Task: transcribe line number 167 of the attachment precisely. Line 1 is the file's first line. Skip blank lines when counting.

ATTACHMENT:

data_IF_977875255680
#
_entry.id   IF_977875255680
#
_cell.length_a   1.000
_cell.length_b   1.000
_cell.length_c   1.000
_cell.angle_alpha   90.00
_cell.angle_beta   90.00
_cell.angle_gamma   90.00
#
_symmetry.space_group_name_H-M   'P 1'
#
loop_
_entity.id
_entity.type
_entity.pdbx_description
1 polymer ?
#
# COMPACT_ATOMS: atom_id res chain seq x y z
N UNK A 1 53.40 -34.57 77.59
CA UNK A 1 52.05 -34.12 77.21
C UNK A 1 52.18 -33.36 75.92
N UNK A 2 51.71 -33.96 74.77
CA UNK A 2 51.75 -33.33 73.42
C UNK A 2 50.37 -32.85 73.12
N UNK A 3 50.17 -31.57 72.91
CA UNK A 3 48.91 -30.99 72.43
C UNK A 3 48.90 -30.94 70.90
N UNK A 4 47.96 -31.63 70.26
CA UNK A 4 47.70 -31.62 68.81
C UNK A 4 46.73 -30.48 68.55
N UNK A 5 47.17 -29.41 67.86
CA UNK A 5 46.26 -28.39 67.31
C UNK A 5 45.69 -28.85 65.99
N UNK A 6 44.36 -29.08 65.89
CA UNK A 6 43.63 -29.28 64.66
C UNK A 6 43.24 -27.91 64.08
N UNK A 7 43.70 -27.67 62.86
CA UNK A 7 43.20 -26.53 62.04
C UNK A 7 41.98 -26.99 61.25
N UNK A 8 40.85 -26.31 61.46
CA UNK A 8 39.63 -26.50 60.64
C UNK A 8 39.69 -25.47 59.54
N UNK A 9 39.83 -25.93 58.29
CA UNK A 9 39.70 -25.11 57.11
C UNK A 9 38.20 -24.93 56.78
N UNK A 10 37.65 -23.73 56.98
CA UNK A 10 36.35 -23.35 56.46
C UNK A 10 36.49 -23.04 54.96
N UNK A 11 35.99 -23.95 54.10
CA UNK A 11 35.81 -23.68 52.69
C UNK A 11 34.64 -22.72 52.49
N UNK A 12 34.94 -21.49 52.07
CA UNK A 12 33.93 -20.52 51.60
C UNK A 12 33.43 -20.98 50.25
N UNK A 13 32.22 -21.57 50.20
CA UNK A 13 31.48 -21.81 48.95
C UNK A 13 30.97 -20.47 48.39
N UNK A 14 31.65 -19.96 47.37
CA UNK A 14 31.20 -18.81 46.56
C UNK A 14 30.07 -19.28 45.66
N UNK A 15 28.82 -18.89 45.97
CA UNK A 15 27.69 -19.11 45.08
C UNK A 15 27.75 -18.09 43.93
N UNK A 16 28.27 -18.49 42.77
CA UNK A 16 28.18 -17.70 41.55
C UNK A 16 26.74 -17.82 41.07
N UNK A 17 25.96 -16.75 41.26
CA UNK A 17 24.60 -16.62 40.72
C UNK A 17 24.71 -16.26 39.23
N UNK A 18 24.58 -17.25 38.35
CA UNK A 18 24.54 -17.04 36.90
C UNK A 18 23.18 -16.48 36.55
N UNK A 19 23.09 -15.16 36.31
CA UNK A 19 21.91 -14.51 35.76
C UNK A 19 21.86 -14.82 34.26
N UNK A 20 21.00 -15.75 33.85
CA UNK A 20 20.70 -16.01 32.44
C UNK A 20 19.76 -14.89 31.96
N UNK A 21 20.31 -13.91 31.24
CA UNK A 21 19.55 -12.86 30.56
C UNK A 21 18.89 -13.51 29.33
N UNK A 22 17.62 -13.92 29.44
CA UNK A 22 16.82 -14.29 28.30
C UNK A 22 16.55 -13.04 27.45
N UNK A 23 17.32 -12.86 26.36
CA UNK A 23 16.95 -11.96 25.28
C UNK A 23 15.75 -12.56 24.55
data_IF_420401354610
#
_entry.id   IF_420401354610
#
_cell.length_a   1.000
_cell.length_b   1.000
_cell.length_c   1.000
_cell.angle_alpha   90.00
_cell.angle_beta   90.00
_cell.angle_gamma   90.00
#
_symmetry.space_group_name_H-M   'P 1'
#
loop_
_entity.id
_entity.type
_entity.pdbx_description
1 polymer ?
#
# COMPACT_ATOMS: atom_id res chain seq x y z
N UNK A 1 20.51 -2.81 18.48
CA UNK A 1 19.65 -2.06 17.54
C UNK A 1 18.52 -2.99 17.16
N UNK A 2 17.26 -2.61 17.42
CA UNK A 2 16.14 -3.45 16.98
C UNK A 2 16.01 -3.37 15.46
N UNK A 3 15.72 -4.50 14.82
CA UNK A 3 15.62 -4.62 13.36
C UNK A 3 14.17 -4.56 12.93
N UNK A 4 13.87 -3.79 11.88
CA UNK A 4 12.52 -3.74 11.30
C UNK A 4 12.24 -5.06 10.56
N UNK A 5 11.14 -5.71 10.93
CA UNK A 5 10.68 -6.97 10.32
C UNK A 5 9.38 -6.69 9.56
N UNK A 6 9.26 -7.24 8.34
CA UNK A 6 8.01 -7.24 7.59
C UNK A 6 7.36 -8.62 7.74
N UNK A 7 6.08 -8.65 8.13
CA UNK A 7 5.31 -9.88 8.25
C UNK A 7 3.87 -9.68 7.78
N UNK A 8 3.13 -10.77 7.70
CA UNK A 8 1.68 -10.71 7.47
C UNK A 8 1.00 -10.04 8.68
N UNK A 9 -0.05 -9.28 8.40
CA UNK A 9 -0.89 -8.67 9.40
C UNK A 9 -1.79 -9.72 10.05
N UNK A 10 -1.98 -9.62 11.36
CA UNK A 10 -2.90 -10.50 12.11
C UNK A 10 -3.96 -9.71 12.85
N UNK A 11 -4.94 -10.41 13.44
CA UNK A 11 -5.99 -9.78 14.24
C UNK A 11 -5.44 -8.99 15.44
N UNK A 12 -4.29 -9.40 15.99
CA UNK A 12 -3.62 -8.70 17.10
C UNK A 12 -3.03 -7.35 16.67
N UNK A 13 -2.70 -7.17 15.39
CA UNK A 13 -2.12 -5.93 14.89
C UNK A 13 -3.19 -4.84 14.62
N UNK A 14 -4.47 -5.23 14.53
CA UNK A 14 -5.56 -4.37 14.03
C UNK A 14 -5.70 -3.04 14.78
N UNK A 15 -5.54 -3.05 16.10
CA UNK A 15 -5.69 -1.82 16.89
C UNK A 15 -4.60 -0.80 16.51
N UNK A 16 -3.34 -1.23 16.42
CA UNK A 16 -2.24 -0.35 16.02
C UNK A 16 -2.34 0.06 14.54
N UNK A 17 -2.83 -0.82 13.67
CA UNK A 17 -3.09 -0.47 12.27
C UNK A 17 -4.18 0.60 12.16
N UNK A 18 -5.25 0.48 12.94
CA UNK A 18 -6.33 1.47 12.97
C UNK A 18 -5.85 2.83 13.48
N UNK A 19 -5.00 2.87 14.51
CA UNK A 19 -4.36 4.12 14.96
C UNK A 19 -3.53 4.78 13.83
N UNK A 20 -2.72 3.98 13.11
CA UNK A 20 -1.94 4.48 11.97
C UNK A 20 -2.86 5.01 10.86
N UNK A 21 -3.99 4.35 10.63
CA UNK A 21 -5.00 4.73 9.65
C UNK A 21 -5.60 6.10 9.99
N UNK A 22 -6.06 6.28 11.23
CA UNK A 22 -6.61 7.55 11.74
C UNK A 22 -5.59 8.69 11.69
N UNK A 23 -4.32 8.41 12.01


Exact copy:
N UNK A 20 -2.72 3.98 13.11